Until I had my first health crisis years ago, I did not appreciate good health to extent of my current perspective. Like most active and thriving people, I felt invincible and took it for granted.
One of the many lessons I have learned on my healing journey is to appreciate all there is in the now-to be more present.
You and I do not need adversity in our lives to appreciate any part of it more. We can do it out of an abundance of joy and gratitude from deep within. There are depths of gratitude.
Last week, during days 245-251 of my Bible holiday, I uncovered more. When I am intentionally being present in the moment, I am practicing the path of Christ.
During a walk, I realized my mind was extremely active. Despite enjoying my time, my thoughts were slightly taking me off course. I refocused my energy and intention. I decided to behold and take in as much as I could in my walk.
Touching the trees and shrubs had more sensory meaning. The natural masterpiece growing from the earth modeled the significance of being in each season.
The wintry breeze had a sweet fragrance I had not previously detected, and it whispered a prophesy of spring. Each time the sun broke from the pack of clouds, I stopped in my tracks to lift my face with eyes closed, feeling the warm greeting on my skin.
Gratitude for the innumerable capabilities that I had to observe and sense all that was around me and the overwhelming delight of what I experienced in the present moved me to tears.
By enjoying as much as I could in a single moment without thinking of anything else, my gratitude turned from nonhuman nature to different aspects of my life and life itself.My vision changed even more.
A Different Path
Depending on where you live in the world and where you are in life, being present might feel as if it is easier said than done. For example, the contemporary Western lifestyle focuses on what you do not, should, and could have.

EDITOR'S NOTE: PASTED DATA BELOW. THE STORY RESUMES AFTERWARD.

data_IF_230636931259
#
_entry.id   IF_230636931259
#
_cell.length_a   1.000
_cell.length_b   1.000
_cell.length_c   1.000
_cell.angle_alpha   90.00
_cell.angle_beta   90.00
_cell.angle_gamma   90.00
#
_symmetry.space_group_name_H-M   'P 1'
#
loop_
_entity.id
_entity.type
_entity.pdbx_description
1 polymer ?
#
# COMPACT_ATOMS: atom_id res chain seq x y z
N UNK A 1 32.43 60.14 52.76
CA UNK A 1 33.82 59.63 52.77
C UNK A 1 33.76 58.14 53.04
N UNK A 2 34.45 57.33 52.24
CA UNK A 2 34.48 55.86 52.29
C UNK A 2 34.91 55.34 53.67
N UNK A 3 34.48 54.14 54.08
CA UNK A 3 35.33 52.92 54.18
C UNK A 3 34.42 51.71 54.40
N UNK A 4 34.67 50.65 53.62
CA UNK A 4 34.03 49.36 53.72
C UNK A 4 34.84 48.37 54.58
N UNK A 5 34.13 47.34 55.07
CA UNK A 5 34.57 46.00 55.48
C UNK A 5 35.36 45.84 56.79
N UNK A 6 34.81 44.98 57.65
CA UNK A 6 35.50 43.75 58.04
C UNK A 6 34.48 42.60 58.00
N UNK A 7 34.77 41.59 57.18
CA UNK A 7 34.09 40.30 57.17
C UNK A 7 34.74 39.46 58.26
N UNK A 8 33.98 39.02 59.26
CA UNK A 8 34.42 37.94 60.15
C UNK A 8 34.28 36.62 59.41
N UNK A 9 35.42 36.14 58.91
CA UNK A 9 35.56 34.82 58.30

Unknowingly, even you, with the most philanthropic of souls, might carry around scarcity and greed like two sides of a coin. No matter how much you accumulate or accomplish, there seems to be something lacking or missing from your lives.
Different spiritual teachers and paradigms throughout history offer us a different path.
The path of Christ encourages the practice of being present. Jesus taught and lived that cares and woes of today are sufficient.
Typically, when we are not present, we limit our gratitude because we are distracted by situations and conditions beyond us.
I liken it to becoming distracted while driving and missing your turn or ignoring all of the beautiful scenery around you.
You cannot enjoy what you already have or engage more fully and authentically because you are either stuck in the past or floating away in futuristic outer space.
Neither cultivates wells of joy.
On the other hand, taking in and savoring as much as you can that is before and around you in the moment does.
When you find yourself ruminating over the past, you ignore the miracle in the now. When your mind courses along the racetrack in circles about the future, you miss out on the prize right before your very eyes.
I think it is why when going through hardships, some of us depart from these habits of the mind to take it one day at a time. What if we made it more of a lifestyle to pursue deepening gratitude in each day?
If we are unable to physically get away from the crowd of messages and obligations bombarding us in life, in the same ways Jesus would escape the masses of people pulling at him with much expectation, we can leave right where we are. We can turn our minds and our hearts to the very moment without traveling one step.
In this stillness, we can connect with God and the greatness that is within us and in our lives.